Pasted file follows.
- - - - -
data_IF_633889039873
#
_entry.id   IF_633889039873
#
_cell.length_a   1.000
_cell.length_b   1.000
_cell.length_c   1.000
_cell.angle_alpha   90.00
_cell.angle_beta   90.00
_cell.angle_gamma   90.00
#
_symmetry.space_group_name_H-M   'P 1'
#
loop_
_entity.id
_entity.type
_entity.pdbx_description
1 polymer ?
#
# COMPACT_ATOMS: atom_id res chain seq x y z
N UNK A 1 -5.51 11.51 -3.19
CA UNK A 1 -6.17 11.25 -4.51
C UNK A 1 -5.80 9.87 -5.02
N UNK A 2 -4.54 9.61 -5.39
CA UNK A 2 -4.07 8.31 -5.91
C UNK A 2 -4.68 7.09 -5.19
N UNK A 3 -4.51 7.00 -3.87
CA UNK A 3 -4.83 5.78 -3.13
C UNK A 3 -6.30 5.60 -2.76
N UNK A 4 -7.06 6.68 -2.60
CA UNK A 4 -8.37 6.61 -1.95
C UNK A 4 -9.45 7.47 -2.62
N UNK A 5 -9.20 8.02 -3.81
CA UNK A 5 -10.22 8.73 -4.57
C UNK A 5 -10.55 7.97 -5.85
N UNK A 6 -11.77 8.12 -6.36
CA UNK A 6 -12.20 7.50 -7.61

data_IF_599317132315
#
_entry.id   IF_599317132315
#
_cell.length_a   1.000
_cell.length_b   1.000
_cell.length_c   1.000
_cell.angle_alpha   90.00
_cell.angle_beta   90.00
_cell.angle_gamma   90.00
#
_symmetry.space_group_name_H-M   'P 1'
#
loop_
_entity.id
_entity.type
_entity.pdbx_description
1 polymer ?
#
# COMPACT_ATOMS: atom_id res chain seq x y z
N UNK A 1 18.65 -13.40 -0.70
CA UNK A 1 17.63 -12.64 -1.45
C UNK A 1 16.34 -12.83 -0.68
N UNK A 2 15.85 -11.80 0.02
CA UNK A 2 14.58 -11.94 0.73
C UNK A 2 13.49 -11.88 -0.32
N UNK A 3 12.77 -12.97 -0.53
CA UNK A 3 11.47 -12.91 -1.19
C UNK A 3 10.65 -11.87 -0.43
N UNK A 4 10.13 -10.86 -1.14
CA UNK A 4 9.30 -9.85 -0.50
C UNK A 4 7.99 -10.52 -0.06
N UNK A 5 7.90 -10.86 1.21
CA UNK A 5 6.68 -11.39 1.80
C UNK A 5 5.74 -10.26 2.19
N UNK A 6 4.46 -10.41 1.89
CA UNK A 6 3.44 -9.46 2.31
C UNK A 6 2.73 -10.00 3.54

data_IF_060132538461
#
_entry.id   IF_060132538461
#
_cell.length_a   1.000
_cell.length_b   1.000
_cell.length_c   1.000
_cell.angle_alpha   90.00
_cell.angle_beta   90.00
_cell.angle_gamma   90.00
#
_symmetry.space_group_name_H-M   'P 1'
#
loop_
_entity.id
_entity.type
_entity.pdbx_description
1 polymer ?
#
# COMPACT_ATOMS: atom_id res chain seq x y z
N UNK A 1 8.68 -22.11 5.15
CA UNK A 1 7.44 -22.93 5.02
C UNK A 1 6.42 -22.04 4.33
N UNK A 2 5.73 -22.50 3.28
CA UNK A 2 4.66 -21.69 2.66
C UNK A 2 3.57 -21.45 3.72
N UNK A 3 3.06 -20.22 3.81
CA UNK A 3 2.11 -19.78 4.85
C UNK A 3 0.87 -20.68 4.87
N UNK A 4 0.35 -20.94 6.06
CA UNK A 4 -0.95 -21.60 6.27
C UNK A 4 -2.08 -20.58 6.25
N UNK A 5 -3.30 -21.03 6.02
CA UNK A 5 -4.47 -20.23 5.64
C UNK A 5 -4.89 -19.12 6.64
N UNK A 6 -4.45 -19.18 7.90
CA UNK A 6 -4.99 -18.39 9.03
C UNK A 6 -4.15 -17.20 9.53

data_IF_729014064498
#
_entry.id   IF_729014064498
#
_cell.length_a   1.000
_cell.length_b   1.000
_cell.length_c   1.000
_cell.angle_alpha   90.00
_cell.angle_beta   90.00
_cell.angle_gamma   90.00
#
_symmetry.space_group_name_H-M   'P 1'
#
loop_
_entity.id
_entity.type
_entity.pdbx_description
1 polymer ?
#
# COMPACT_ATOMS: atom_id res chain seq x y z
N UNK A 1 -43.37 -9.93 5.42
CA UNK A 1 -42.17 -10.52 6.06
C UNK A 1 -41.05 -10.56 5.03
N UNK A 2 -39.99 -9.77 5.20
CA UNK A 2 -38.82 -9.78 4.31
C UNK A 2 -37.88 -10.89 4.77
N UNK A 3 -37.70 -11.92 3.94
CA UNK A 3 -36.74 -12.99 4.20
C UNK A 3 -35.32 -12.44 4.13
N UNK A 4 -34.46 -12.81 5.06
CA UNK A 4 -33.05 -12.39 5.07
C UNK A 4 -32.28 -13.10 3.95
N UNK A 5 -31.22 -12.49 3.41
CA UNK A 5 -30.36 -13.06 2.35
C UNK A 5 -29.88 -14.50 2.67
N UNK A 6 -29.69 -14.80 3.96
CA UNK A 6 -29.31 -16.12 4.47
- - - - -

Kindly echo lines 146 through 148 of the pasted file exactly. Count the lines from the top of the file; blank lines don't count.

N UNK A 5 -31.22 -12.49 3.41
CA UNK A 5 -30.36 -13.06 2.35
C UNK A 5 -29.88 -14.50 2.67